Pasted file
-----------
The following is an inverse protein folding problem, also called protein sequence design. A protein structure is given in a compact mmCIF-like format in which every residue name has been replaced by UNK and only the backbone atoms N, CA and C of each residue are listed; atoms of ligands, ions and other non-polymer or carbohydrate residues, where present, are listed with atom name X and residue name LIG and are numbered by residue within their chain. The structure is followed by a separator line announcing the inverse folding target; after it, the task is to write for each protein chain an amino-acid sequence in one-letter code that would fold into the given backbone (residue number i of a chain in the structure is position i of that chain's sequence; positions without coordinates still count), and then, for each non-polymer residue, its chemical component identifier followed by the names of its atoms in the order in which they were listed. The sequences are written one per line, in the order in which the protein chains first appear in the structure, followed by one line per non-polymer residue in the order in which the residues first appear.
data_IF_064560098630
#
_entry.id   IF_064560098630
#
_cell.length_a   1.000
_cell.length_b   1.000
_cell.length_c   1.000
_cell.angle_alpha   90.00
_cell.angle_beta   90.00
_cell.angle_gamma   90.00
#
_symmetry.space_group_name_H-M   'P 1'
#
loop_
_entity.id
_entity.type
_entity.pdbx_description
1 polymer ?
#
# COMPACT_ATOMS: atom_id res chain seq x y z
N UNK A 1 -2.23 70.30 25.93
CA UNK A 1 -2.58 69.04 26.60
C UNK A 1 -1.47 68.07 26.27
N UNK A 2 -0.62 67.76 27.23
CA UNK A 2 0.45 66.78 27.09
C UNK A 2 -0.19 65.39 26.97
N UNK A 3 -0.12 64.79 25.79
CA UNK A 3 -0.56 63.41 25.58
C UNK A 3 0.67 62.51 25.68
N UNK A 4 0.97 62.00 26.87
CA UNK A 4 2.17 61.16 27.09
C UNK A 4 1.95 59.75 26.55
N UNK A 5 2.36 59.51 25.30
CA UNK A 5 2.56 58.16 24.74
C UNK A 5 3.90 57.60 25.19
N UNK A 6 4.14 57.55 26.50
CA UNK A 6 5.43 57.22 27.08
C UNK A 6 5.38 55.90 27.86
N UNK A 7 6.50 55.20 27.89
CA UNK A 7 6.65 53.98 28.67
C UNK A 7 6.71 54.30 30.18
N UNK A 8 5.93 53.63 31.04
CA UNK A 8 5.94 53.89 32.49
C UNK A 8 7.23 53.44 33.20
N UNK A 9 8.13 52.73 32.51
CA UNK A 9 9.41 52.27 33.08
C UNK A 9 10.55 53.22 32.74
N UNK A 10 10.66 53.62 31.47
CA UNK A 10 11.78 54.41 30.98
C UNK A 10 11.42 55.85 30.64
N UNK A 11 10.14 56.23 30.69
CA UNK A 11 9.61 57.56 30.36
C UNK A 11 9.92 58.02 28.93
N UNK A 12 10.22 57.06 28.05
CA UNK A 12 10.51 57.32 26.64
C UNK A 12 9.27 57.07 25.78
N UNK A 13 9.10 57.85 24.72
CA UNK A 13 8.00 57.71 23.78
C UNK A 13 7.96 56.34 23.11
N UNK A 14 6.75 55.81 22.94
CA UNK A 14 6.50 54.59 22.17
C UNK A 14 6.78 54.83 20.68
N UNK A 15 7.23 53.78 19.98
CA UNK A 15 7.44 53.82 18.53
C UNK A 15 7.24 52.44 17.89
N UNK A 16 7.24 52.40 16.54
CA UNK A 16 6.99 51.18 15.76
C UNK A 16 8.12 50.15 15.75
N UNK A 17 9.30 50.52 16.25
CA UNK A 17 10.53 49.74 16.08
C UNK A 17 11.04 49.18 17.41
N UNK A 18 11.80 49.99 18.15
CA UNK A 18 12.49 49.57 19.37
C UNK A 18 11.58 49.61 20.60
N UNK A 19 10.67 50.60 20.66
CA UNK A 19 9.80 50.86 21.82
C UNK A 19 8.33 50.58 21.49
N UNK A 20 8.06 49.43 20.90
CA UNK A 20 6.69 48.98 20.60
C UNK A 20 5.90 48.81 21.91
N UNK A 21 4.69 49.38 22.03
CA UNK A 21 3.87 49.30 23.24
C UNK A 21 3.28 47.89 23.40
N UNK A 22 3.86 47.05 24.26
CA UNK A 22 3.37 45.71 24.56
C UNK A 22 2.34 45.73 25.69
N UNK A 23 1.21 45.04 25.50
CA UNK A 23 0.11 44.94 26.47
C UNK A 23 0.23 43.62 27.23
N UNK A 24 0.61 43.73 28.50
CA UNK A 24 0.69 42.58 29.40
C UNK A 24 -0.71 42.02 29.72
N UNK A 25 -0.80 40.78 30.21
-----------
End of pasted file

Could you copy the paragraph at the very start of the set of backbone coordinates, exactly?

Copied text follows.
The following is an inverse protein folding problem, also called protein sequence design. A protein structure is given in a compact mmCIF-like format in which every residue name has been replaced by UNK and only the backbone atoms N, CA and C of each residue are listed; atoms of ligands, ions and other non-polymer or carbohydrate residues, where present, are listed with atom name X and residue name LIG and are numbered by residue within their chain. The structure is followed by a separator line announcing the inverse folding target; after it, the task is to write for each protein chain an amino-acid sequence in one-letter code that would fold into the given backbone (residue number i of a chain in the structure is position i of that chain's sequence; positions without coordinates still count), and then, for each non-polymer residue, its chemical component identifier followed by the names of its atoms in the order in which they were listed. The sequences are written one per line, in the order in which the protein chains first appear in the structure, followed by one line per non-polymer residue in the order in which the residues first appear.